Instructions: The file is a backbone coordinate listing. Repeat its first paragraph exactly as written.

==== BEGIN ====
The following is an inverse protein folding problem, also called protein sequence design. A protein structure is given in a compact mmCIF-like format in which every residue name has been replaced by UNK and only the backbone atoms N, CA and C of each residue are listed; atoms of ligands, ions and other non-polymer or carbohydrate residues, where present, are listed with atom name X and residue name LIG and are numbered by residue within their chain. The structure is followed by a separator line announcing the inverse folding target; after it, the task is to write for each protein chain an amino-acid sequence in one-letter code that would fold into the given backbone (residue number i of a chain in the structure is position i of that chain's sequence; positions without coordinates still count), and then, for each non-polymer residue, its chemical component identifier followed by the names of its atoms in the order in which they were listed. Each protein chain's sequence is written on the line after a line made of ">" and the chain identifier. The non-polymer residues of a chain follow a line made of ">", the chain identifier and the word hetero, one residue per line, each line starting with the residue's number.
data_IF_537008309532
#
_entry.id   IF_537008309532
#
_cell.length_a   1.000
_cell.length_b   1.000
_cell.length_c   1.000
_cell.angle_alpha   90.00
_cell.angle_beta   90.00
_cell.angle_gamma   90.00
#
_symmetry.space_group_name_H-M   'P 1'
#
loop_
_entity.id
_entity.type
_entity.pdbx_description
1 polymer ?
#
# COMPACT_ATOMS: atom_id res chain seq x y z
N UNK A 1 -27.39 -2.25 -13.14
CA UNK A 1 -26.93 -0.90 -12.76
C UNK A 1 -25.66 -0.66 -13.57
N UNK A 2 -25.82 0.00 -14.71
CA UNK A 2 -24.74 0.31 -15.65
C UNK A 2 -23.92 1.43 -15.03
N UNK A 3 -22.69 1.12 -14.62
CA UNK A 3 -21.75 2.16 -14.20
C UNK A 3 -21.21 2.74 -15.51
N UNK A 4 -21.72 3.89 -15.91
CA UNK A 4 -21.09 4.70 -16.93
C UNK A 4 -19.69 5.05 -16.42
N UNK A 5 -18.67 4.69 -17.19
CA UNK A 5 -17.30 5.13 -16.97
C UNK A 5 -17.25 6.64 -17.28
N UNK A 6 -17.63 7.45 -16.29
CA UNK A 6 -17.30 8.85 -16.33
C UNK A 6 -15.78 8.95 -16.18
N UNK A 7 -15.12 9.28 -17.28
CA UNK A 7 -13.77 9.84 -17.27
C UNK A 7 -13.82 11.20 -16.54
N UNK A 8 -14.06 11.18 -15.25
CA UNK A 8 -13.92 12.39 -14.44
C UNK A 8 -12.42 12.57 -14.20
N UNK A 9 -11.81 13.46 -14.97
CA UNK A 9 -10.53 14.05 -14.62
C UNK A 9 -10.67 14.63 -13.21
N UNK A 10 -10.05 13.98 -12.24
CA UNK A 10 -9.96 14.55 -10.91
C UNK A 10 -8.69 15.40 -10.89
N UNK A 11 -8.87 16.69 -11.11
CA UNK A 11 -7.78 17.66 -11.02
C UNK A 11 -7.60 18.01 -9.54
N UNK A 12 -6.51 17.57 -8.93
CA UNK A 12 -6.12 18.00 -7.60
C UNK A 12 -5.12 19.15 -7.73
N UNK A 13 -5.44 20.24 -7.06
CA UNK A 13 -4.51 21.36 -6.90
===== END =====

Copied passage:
The following is an inverse protein folding problem, also called protein sequence design. A protein structure is given in a compact mmCIF-like format in which every residue name has been replaced by UNK and only the backbone atoms N, CA and C of each residue are listed; atoms of ligands, ions and other non-polymer or carbohydrate residues, where present, are listed with atom name X and residue name LIG and are numbered by residue within their chain. The structure is followed by a separator line announcing the inverse folding target; after it, the task is to write for each protein chain an amino-acid sequence in one-letter code that would fold into the given backbone (residue number i of a chain in the structure is position i of that chain's sequence; positions without coordinates still count), and then, for each non-polymer residue, its chemical component identifier followed by the names of its atoms in the order in which they were listed. Each protein chain's sequence is written on the line after a line made of ">" and the chain identifier. The non-polymer residues of a chain follow a line made of ">", the chain identifier and the word hetero, one residue per line, each line starting with the residue's number.